Year: 2010
Studio: 20th Century Fox
Director: Tony Scott
Producer: Tony Scott
Writer: Mark Bomback
Cast: Denzel Washington, Chris Pine, Rosario Dawson, Kevin Dunn, T J Miller

Watching this made me feel the way Alice in Wonderland had. You have an actor and a director who are way too comfortable with each other and are starting to churn out the same stuff over and over again. The director himself is so familiar with his own tropes (helicopters flying past in that alternate fast/slo-mo he loves so much) it's getting boring. He has yet another high concept plot sizzled on machismo and no idea where to go when the action is over.

The most telling sequence is in the last 30 seconds during the victorious rally saluting the heroes' success (oh come on, are you really going to tell me that's a spoiler?) Stars Washington, Pine and Dawson, along with director Scott and writer Mark Bombak try to do something (anything) with the heroes-get-to-go-home-to-their-families moment and flounder badly like beached fish. It'll make you realise the movie has actually packed up and gone home without you realising.

Ironically for a Tony Scott movie full of clanking industrial machinery and working class heroism it finishes on a curiously quiet note. As control-room manager Connie (Dawson) says when she delivers the movie's USP, it's not a train, it's a missile as long as the Chrysler building.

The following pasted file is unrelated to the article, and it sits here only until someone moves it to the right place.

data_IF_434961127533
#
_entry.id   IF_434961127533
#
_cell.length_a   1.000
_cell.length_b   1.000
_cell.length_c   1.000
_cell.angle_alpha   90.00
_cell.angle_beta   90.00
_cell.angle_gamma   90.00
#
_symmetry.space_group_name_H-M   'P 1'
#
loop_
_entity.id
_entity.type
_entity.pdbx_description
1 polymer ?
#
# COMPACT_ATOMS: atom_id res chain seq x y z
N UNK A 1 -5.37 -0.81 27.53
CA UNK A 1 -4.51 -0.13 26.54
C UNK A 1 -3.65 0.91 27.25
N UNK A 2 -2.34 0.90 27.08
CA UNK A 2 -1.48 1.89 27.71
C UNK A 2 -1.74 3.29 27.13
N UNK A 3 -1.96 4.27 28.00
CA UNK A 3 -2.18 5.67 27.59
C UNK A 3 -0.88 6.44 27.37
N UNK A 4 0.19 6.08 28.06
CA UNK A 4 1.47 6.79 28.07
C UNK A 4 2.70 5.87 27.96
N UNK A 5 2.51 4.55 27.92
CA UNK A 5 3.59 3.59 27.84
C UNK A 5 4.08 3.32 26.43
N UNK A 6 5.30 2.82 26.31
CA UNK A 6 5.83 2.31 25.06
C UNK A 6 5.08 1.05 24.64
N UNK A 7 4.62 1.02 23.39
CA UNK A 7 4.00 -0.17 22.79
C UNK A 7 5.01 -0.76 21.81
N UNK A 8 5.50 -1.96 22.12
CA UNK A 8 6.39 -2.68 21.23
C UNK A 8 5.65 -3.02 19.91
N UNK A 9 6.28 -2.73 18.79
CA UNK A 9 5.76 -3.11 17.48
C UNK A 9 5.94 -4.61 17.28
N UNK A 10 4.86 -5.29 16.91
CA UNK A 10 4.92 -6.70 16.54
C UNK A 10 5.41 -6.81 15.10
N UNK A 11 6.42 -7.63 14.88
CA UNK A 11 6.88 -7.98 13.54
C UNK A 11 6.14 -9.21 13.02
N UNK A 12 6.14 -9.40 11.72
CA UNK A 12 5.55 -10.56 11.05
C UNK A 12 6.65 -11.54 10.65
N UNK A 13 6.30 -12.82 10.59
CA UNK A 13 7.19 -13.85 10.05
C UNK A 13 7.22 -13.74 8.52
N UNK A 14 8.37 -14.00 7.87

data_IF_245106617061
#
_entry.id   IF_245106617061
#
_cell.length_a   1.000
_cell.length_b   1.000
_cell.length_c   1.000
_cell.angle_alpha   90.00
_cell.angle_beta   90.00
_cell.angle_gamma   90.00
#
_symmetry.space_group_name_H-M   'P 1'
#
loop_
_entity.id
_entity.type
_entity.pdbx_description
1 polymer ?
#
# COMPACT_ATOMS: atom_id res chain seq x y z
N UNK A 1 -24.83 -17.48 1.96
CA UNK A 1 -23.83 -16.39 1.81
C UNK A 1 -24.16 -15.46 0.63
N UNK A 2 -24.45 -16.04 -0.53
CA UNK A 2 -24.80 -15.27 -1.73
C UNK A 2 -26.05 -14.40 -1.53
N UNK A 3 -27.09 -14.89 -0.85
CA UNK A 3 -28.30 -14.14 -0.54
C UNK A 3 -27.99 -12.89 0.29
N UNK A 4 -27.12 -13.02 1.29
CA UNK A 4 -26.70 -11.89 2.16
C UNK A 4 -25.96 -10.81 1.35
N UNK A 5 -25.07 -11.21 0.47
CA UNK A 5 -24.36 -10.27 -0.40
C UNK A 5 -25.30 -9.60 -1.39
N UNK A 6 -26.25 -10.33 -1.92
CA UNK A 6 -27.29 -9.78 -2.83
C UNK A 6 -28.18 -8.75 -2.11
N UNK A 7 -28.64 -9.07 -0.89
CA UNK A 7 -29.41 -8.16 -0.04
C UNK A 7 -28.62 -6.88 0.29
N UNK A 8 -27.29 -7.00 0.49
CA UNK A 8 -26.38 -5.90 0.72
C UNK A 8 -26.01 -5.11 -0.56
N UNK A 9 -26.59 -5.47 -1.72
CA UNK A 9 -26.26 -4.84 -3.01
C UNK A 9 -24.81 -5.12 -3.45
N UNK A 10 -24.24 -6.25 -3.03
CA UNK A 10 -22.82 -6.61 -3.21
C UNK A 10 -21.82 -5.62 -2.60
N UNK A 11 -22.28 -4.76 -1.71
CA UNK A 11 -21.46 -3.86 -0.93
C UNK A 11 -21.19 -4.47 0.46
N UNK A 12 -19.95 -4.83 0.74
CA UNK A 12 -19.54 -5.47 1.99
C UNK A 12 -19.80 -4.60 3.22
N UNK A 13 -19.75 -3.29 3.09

The out of control train is has several carriages carrying disastrously flammable chemicals, and the job of father/son-dynamic railyard workers Frank (Washington) and Will (Pine) is to chase it down in their carriage and try to stop it. And even with so much potential destruction at his fingertips Scott resisted having it career off the tracks into a petrol refinery or off a pier into a ship carrying TNT. As the tagline says, it's based on a true story, but really Tony – a tense climax involving train slowing down to a stop? Are you getting old or something?

The premise is all you need to know about the plot, and the hard luck backstories of both men pad out the downtime between scenes of mecha-porn that would rival Michael Bay on a quiet day.

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